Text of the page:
Surrounding the feed cylinder 4 at the junction between the portions 2 and 3 thereof is a ring electrode 11" for protection purposes, this electrode 11" being grounded through the conductor 15'. The ring electrode 11" prevents the generation of corona discharge between the electrodes 11 and 11', on the one hand, and the electrode 59, on the other hand, while at the same time absorbing current leaking from the electrode 59 so as to maintain the outer wall potential of the cylinder portion 2 aways at ground potential, for the safety of individuals who may happen to come into contact with this portion of the structure. The particles of powder paint which enter through the inlet into the feed cylinder 4 together with the gas or other air advance toward the right, as viewed in FIG. 12, flowing in a spiral path along the inner surface 81 of the feed cylinder 4, so as to glide along the corona discharge electrodes 11 and 11', thus engaging the concentrated field at these electrodes and being subjected to bombardment of ions under the effect of this remarkably high field, so as to become very strongly charged. These particles then continue to flow along the spiral path and proceed further toward the right, as viewed in FIG. 12, along the inner surface of the conical section 3, coming into contact with the circular sharp edge 62 of the corona discharge electrode 59 beyond which the powder paint particles are discharged into the space to be driven toward the; surface to be painted. Thus, these particles are again strongly charged in the concentrated field at the edge 62 and move effectively toward the object to be painted. With this construction the corona discharge electrode 59 need not be connected to a power source but may instead have a floating construction. With such a construction the corona discharge electrode 59 will receive the charges of the powder paint particles passing in contact with the inner surface of the corona discharge electrode 59, so as to be maintained at high potential, as described above.

FIG. 13 shows another embodiment of a cyclone means which may be used in a manner similar to the embodiment of FIG. 4. With the embodiment of FIG. 13 the feed cylinder 4, forming the exterior cylinder of the cyclone means 1, is made of an insulating material and has a constant diameter throughout its length. Both the feed cylinder 4 and the exhaust cylinder 6 have a sufficiently great length to provide for sufficient insulation distance. In addition, the circular corona discharge electrode 11, which is made of a high resistance material and which has a sharp metallic circular edge 13, is situated at the outlet 8 of the feed cylinder 4 composed in this case only of the constant-diameter cylinder 2. The various parts shown in FIG. 13 and having the same reference characters as in FIG. 4 perform the same functions as in FIG. 4. Thus, the embodiment of FIG. 13 will operate in the same way as the embodiment of FIG. 4, so that further explanation is omitted. It is only pointed out that in connection with the embodiment of FIG. 13 since the feed cylinder 4 is composed only of the cylinder 2 which has a constant diameter, this construction is less expensive than a feed cylinder 4 as shown in FIG. 4, for example. However, because the tapering or conical section 3 is omitted from FIG. 13, the capability of separating powder paint particles of a given size is less than in the case of FIG. 4, and thus the critical particle size to be separated is larger.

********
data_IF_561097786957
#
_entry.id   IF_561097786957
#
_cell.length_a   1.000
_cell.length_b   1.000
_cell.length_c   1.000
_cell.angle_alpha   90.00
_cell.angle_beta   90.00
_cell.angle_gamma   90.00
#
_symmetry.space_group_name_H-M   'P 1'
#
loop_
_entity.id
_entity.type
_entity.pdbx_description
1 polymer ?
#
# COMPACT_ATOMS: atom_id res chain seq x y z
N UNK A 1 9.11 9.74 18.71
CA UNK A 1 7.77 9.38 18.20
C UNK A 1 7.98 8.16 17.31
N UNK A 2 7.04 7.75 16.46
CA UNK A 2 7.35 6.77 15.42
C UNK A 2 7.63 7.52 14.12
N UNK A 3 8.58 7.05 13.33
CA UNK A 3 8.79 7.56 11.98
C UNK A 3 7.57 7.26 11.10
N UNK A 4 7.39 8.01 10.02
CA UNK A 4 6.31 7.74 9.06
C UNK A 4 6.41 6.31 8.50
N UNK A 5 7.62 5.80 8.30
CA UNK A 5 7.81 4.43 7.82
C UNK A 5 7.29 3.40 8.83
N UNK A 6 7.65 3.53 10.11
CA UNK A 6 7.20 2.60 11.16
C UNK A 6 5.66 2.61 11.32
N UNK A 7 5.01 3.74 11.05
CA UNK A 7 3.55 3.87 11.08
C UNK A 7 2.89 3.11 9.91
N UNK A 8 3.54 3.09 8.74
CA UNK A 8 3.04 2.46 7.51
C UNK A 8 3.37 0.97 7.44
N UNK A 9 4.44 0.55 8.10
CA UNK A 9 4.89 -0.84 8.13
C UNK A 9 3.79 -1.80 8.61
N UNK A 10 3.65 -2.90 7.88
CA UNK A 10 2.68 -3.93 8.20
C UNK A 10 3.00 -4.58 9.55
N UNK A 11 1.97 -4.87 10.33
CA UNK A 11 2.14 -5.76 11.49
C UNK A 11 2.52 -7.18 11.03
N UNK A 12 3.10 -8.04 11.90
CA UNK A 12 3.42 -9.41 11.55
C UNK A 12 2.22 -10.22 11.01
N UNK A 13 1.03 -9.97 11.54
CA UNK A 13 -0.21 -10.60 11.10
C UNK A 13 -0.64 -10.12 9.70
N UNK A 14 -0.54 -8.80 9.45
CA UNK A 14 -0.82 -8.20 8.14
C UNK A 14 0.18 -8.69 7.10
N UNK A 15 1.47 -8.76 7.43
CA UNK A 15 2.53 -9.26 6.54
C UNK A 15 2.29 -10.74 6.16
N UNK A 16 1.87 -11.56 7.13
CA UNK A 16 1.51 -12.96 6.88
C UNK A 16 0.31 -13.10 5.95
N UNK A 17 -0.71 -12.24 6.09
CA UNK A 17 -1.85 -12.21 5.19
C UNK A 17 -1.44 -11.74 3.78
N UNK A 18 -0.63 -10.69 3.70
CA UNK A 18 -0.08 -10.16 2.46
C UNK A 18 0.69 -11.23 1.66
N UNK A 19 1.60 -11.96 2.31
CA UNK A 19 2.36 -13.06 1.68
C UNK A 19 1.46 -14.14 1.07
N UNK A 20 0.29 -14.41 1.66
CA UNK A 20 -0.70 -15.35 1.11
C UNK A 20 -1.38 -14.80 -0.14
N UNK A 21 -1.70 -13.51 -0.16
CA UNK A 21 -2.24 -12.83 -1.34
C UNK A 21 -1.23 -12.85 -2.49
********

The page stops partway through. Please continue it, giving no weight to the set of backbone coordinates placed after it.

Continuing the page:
With respect to the embodiment shown in FIG. 14, which is a modification of that shown in FIG. 13, the feed cylinder of the cyclone means 1 is composed only of a relatively short cylinder 2 of constant diameter but with a diameter larger than in the above embodiments. Thus, with the embodiment of FIG. 14 the powder paint will issue from a larger outlet 8 toward the object to be painted. This particular embodiment is suitable for use when the object to be painted is large or when a relatively large number of objects are to be painted in a short time. The various reference characters shown in FIG. 14 which are the same as those of FIG. 13 designate the same elements which function in the same way. With the embodiment of FIG. 14, however, the feed cylinder 2 is much shorter than in the other embodiments so that it has a lesser weight. On the other hand, the exhaust cylinder 6 is much longer to provide for sufficient insulation distance. Moreover, with the embodiment of FIG. 14, the exhaust cylinder 6 does not extend into the feed cylinder. The exhaust cylinder 6 of FIG. 14 extends only away from the feed cylinder 2 so that the interior of the cylinder 2 will not become too narrow to provide an undesirable disturbance in the spiralling air flow. If desired, however, it is of course possible to provide an exhaust cylinder 6 which extends through a certain appropriate distance into the cylinder 2, if necessary.